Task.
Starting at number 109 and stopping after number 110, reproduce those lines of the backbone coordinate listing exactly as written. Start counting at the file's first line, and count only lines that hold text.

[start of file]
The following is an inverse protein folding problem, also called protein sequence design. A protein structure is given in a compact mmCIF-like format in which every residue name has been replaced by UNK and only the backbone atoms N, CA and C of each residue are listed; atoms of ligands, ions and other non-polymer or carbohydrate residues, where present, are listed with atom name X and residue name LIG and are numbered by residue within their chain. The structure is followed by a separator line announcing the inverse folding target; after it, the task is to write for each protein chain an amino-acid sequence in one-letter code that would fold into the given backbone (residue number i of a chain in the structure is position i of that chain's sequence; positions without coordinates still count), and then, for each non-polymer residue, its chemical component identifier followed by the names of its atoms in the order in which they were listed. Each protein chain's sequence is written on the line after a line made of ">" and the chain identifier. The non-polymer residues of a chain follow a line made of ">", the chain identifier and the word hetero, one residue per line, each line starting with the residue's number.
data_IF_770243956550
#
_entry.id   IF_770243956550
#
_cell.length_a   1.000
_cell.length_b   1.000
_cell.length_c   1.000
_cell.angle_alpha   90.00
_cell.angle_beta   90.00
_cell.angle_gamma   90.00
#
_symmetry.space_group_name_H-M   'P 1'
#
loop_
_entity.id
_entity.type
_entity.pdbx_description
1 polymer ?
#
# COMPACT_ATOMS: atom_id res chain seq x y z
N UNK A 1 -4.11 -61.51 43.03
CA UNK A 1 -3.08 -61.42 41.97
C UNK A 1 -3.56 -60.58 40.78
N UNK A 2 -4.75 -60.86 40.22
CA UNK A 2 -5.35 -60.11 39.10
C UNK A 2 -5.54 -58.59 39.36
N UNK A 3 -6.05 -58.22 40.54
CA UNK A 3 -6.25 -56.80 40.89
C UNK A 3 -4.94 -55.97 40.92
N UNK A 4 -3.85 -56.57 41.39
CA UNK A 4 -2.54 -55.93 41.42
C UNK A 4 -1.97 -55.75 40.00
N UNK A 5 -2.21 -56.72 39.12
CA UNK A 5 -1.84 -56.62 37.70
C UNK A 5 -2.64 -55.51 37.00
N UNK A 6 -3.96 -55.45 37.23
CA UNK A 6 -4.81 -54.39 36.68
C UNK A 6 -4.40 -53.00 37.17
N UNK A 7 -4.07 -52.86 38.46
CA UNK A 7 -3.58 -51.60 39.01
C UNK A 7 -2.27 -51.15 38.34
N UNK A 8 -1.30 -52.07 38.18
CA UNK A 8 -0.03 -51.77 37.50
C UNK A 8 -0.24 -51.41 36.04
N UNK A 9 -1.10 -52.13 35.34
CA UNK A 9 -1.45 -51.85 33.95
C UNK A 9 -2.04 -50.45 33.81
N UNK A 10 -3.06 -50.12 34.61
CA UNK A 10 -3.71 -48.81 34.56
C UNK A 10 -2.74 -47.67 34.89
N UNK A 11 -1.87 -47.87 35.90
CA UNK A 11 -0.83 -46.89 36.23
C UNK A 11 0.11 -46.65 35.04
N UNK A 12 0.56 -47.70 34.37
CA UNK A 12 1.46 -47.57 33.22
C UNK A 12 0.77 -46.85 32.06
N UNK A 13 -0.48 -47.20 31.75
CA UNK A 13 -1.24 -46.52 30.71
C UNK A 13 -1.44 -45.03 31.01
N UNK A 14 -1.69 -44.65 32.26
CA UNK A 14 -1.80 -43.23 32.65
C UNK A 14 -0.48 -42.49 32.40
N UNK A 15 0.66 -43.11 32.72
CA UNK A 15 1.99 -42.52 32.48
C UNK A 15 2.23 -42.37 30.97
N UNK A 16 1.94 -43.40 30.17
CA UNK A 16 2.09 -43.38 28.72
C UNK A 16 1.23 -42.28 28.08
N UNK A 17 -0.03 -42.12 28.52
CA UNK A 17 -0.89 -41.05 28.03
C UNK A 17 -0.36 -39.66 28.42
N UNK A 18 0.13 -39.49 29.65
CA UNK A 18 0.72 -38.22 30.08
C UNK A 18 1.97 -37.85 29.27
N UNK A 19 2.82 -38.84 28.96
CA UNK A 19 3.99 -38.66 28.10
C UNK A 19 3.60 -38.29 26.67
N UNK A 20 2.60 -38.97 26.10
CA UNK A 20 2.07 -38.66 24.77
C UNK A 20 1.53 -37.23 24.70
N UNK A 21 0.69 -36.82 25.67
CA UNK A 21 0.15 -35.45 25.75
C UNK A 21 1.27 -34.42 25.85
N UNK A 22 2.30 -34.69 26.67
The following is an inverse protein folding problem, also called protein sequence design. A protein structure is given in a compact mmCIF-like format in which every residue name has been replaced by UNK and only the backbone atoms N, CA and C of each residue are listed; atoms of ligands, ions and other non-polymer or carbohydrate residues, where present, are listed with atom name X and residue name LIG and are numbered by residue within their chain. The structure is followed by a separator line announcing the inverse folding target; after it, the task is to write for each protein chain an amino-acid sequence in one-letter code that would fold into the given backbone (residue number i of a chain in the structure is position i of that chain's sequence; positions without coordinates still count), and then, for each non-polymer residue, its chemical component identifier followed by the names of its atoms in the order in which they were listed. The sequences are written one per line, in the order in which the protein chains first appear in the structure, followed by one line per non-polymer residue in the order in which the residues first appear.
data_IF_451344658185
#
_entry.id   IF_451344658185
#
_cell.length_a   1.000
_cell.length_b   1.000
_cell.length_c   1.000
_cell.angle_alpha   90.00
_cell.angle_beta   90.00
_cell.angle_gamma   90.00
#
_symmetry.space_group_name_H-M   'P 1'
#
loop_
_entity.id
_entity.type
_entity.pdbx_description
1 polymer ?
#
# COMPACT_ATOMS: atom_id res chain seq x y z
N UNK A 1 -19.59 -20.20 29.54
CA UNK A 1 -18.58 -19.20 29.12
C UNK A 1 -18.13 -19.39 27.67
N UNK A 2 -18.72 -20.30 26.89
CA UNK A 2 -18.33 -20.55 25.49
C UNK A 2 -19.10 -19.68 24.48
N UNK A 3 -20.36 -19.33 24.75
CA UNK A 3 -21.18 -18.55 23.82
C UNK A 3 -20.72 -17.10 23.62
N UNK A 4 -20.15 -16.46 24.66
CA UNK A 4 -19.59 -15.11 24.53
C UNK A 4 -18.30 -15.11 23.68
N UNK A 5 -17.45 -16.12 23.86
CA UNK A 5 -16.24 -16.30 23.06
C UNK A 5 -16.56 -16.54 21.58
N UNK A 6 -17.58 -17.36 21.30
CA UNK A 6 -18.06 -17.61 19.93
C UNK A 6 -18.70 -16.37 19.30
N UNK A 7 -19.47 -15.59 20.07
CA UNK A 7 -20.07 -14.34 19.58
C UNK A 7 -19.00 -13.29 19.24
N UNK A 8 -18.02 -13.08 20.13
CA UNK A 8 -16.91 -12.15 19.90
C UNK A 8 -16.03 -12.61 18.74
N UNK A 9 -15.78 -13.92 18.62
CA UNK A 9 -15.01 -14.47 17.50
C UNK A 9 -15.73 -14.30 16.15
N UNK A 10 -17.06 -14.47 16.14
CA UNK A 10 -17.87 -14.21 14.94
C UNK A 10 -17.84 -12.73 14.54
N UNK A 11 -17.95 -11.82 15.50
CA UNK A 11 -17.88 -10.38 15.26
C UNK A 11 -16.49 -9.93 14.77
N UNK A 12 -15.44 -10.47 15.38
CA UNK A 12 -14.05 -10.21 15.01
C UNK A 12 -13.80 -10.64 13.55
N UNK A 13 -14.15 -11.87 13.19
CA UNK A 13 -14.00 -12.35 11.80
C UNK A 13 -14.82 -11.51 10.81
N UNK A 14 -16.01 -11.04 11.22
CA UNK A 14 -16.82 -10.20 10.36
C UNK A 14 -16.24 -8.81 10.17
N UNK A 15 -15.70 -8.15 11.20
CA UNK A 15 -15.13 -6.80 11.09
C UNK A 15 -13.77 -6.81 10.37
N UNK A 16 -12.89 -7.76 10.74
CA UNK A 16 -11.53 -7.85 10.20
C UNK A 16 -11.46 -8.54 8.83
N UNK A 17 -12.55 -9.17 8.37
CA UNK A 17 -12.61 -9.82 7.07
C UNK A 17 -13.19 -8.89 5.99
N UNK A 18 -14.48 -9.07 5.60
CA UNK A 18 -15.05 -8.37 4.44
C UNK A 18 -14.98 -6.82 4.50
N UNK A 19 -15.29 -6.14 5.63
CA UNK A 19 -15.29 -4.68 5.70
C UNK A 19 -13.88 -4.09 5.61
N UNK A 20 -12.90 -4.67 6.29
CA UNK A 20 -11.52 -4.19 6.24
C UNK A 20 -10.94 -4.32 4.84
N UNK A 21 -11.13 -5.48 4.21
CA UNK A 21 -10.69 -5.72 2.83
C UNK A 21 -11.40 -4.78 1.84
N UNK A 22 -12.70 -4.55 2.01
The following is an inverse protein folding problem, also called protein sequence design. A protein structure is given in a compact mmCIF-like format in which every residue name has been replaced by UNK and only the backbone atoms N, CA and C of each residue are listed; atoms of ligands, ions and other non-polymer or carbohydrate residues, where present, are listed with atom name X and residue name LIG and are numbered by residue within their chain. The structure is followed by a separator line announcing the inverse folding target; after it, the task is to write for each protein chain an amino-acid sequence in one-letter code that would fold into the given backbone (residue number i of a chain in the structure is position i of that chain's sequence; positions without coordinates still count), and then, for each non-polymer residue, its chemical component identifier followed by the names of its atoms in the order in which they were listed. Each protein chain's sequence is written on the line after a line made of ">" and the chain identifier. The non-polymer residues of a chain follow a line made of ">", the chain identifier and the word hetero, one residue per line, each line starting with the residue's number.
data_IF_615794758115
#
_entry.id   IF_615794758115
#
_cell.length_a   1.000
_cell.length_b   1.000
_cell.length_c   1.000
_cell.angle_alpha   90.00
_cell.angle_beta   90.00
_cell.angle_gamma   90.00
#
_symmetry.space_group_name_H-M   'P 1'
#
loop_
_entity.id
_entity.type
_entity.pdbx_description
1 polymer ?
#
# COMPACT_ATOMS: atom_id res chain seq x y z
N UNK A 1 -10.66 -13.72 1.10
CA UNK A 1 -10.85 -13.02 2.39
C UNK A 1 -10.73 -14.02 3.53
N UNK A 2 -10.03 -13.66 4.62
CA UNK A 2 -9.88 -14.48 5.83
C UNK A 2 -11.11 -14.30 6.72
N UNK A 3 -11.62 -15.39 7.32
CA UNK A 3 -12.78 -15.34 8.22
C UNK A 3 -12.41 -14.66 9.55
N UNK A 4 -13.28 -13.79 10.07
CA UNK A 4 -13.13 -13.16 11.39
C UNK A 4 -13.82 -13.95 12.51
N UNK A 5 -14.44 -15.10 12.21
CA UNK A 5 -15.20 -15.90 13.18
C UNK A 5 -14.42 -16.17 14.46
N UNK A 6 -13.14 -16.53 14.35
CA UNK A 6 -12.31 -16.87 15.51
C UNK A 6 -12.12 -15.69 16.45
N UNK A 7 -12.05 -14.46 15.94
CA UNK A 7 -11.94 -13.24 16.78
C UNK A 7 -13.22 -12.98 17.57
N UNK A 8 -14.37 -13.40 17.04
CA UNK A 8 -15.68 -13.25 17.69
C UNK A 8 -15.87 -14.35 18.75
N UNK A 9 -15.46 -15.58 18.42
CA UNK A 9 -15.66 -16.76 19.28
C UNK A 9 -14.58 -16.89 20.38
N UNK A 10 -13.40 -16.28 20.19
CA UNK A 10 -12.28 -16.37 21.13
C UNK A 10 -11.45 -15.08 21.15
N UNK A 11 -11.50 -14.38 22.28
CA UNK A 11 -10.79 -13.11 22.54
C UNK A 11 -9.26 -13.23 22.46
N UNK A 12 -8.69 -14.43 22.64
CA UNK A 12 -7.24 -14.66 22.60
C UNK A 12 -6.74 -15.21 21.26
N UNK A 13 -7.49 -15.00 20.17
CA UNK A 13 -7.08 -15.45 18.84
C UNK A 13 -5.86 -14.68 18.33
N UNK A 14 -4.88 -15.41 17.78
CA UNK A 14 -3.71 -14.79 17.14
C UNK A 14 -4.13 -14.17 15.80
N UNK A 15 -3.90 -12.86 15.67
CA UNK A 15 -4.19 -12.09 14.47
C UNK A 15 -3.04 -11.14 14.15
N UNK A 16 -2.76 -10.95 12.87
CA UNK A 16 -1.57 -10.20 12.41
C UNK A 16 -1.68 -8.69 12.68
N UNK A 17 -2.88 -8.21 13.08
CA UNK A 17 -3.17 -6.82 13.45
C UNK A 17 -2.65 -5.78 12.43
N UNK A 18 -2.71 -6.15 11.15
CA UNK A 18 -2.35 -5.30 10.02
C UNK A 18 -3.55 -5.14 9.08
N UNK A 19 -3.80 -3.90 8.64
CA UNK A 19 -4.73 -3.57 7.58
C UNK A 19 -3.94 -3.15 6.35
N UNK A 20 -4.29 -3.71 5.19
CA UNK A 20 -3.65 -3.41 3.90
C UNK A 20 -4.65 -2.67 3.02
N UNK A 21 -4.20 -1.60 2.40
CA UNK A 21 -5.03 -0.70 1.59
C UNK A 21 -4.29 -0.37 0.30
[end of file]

C UNK A 1 -18.13 -19.39 27.67
N UNK A 2 -18.72 -20.30 26.89